Once an ancient kingdom, from the years 1772 to 1795, Poland was partitioned by its three powerful neighbors—Russia, Habsburg Austria, and Prussia. As the result of the partitions, Poland disappeared from the map of Europe for 123 years. Despite several insurrections, the Poles did not manage to win back their independence throughout the 19th century. In the fall of 1918, when World War I came to an end, several Eastern European nations, including Poland, regained independence.
The newly reestablished country quickly started to organize not only its political administration, but also its sports organizations. Envoys of several soccer clubs, which had previously existed under either Prussian, Russian, or Austrian rule, met in Warsaw on December 20 and 21, 1919, thus establishing the Polish Football Association.
In the years 1919 and 1920, Poland fought several wars with its neighbors, including the Polish-Soviet War, the Polish-Ukrainian War, the Polish-Lithuanian War, the Great Poland Uprising, Silesian Uprisings, as well as border conflicts between Poland and Czechoslovakia. Under the circumstances, no soccer games took place. Only when these conflicts were over, starting in spring of 1921, did the first games for the Championships of Poland take place, with the Cracovia club winning the first title.
To establish itself among other European soccer federations, Polish officials started to look for a potential opponent for a friendly international game. This was not easy as relations with almost all neighbors were strained due to the recent conflicts. Also, as the Polish national team had never before appeared as such on the field, other nations were simply not interested in playing with an unknown opponent
Polish officials asked the Austrians whether they would be interested in a friendly international match, but never received a response. They were considering playing either France or Sweden), but in 1921 the Hungarians came forward with an offer, asking whether Poland would like to face their national team around Christmas of 1921. This was happily accepted by the Poles, as Hungary was regarded as a strong team. Some speculate that the then-Polish coach, Imre Pozsonyi from Hungary, used his influence to convince his fellow countrymen to get in touch with the Poles. Some searches even claimed that due to the long time friendship between two countries so the Hungarian team accepted to play with Poland.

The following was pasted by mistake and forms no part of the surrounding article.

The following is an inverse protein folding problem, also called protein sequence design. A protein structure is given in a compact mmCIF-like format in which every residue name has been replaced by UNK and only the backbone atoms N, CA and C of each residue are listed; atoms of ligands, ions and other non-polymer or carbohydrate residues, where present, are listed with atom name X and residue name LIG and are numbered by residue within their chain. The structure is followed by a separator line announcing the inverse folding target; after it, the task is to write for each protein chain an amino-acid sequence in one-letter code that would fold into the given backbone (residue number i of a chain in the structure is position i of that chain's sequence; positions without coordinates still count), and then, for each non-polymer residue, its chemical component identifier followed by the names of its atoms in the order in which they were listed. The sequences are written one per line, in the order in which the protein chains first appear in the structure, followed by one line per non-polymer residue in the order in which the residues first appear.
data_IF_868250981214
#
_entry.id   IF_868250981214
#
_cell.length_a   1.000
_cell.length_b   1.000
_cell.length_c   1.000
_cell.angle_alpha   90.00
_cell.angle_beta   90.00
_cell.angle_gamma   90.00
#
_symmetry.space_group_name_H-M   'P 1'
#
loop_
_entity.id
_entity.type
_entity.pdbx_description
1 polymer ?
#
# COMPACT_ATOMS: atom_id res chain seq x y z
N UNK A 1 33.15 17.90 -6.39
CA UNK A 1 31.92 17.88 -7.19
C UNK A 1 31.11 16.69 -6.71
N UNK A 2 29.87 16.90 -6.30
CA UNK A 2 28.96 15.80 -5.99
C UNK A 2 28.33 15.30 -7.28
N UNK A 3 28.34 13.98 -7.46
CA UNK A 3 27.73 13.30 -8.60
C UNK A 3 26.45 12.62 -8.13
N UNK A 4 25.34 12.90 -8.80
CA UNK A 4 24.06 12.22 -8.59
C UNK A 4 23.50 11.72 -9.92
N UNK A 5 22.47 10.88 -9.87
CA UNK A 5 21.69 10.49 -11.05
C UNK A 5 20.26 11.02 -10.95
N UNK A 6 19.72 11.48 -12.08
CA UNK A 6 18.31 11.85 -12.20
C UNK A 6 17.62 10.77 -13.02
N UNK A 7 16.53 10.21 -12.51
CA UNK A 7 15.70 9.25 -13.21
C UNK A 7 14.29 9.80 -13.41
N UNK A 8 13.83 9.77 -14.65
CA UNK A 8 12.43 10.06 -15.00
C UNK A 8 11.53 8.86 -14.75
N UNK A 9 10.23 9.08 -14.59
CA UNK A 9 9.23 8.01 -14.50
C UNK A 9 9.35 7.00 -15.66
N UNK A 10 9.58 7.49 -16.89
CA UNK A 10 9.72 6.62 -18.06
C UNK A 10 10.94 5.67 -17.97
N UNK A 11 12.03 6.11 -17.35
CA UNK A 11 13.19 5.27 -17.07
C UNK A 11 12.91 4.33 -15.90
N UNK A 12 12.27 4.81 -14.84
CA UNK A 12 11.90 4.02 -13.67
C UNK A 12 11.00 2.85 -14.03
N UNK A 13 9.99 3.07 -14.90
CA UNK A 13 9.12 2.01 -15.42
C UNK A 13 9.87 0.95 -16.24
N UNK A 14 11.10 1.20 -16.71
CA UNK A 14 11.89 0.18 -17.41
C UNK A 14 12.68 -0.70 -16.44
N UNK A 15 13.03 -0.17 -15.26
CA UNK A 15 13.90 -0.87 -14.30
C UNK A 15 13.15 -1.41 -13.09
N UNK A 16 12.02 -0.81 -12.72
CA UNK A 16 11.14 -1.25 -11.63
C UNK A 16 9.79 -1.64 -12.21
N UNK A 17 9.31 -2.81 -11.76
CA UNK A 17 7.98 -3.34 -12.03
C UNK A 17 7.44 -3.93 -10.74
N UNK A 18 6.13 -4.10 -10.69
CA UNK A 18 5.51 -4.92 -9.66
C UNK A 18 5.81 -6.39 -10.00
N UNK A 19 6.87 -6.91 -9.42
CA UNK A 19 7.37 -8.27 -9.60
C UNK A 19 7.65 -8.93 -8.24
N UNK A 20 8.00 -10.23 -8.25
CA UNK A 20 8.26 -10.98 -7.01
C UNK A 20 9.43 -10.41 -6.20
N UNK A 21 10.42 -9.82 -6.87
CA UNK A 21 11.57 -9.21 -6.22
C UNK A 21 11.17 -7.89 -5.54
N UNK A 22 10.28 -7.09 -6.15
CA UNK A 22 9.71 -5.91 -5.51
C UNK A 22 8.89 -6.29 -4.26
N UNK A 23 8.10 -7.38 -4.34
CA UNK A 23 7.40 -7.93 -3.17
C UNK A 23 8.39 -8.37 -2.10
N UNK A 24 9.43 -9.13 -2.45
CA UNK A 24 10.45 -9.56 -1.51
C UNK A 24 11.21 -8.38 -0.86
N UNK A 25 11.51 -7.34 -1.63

In November 1921, Polish officials and Coach Pozsonyi chose 22 players who became the members of the first Polish National Football Team. These players took part in a few warm-up games in Kraków, and after a few weeks, 13 players were chosen. These athletes, who in most cases did not know each other, boarded the train on December 16, and after a 36-hour journey in 3rd class cars, reached Budapest.
This is the list of Polish players who came to Budapest and the clubs they represented:Jan Loth - goalkeeper (Polonia Warszawa)
Ludwik Gintel - defender (Cracovia)
Artur Marczewski - defender (Polonia Warszawa)
Zdzisław Styczeń - midfielder (Cracovia)
Stanisław Cikowski - midfielder (Cracovia)
Tadeusz Synowiec - midfielder (Cracovia)
Stanisław Mielech - forward (Cracovia)
Wacław Kuchar - forward (Pogoń Lwów)
Józef Kałuża - forward (Cracovia)
Marian Einbacher - forward (Warta Poznań)
Leon Sperling - forward (Cracovia)
In reserve there were two additional footballers:Stefan Loth - (Polonia Warszawa)
Mieczysław Batsch - (Pogoń Lwów)
Apart from players there were some officials in the party: coach Imre Pozsonyi, president of PZPN dr. Edward Cetnarowski, PZPN’s prof. Jan Weyssenhof as well as several journalists.
The game took place on December 18, 1921, at the Hungaria Stadium in Budapest. For the Hungarians, this was just another friendly game. Since 1902, their national team had already played about 80 international matches, so the hosts did not treat this match in a special way. For the Poles however, it was a historic 90 minutes; for the first time ever, 11 players were to appear on the field dressed in jerseys emblazoned with the white eagle of Poland.
The audience turnout was not impressive. Only around 8000 spectators showed up, which was a disappointment; at previous games there usually were up to 30,000 supporters. This may have been due to the weather, as the ground was slushy. As a result of the weather, the turf was wet and muddy, which proved to be an advantage for the Poles. The Hungarians, regarded as first-quality dribblers, were unable to play their fast, energetic style.
In the 18th minute, Jenő Szabó of Hungary scored what would be the only goal of the game. The Hungarians had another chance to score in the 41st minute, but Karoly Fogl’s penalty kick missed the goal. From what can be gathered, the home team should have scored more goals than one, but the Poland’s goal keeper played an extraordinary game.
The final blow of the referee, the Czech-German Ernst Gratz, was welcomed with relief by both sides. The Hungarians were happy because they had won, while the Poles were pleased because the defeat to a renowned opponent was not as severe as some had predicted, and the match had helped to establish them on the international football scene.